I will be using a fulltext lucene index to allow people to find their favorite company, person, tag, or financial organization by permalink, so I create that first.

neo = Neography::Rest.new
neo.create_node_index("node_index", "fulltext", "lucene") 

Then I will be creating the nodes for these entities (while saving the node id returned in a hash):

people_nodes = {}
people.each_slice(100) do |slice|
  commands = []
  slice.each_with_index do |person, index|
    commands << [:create_unique_node, 
                 "node_index", 
                 "permalink", 
                 person[:permalink], 
                 person]
  end

  batch_results = neo.batch *commands

  batch_results.each do |result|
    people_nodes[result["body"]["data"]["permalink"]] = result["body"]["self"].split('/').last
  end
end

I am using the Neo4j Rest Batch method sending 100 commands at a time.

I then create the relationships to each other. For example employees of companies:

employees.each_slice(100) do |slice|
  commands = []
  slice.each do |employee|
    commands << [:create_relationship, 
                 employee[:type], 
                 people_nodes[employee[:from]], 
                 company_nodes[employee[:to]], 
                 employee[:properties]] 
  end
  batch_results = neo.batch *commands  
end

For the front end, I need two basic methods. One will return all the nodes and relationships types connected to one node:

cypher = "START me=node(#{params[:id]}) 
          MATCH me -[r?]- related
          RETURN me, r, related"

connections = neo.execute_query(cypher)["data"]

A second query will handle full text search and format the output to a JSON hash that JQuery Autocomplete can work with:

get '/search' do 
  content_type :json
  neo = Neography::Rest.new    

  cypher = "START me=node:node_index({query}) 
            RETURN ID(me), me.name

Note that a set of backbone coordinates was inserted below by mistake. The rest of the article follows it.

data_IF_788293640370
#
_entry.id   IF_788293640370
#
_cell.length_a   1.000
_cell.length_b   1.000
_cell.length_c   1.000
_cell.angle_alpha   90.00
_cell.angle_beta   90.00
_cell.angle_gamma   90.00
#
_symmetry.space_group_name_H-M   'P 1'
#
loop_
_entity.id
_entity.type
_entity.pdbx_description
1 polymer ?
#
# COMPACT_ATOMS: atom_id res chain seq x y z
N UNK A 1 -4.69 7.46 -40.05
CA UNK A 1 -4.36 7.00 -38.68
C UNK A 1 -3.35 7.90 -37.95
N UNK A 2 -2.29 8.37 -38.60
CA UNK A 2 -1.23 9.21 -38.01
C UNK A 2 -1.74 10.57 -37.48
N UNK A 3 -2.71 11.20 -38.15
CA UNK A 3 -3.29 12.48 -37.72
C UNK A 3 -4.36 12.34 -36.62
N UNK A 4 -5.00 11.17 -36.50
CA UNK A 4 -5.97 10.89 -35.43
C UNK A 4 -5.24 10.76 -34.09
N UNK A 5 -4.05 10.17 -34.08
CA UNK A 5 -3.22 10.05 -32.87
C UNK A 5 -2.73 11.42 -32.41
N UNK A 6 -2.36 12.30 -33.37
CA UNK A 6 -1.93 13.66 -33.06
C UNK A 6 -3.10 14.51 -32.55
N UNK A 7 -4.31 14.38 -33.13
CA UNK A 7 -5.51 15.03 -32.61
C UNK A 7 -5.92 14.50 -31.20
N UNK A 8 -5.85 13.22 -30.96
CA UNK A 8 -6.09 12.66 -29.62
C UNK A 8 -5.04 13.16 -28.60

ORDER BY me.name
            LIMIT 15"
  query = "permalink:*#{params[:term]}* OR name:*#{params[:term]}*"
  neo.execute_query(cypher, 
                    {:query => query })["data"].
                      map{|x| 
                           { label: x[1], 
                             value: x[0] }
                         }.to_json   
end

Notice how I am passing in the whole lucene query as a parameter? This is the right way to do it. I indexed people, companies, and financial organizations by permalink, but indexed tags by name. I use an “OR” clause to grab them both.

You can skip the graph building step if you just want to use the data as it existed the day of this blog post since it is available on the github repository.

You can clone the repository, create a heroku app, and get this up and running in no time.

git clone https://github.com/maxdemarzi/neo_crunch.git
cd neo_crunch
heroku apps:create
heroku addons:add neo4j:try
git push heroku master

Then go to your Heroku apps https://dashboard.heroku.com/apps/

Find your app, and go to your Neo4j add-on.

In the Back-up and Restore section click “choose file”, find the crunchbase.zip file and click submit. It will take a little while to upload the data, but once you will be able to navigate to your application and see this:

Click the image above to see a live version of it.




Published at DZone with permission of Max De Marzi, author and DZone MVB. (source)

(Note: Opinions expressed in this article and its replies are the opinions of their respective authors and not those of DZone, Inc.)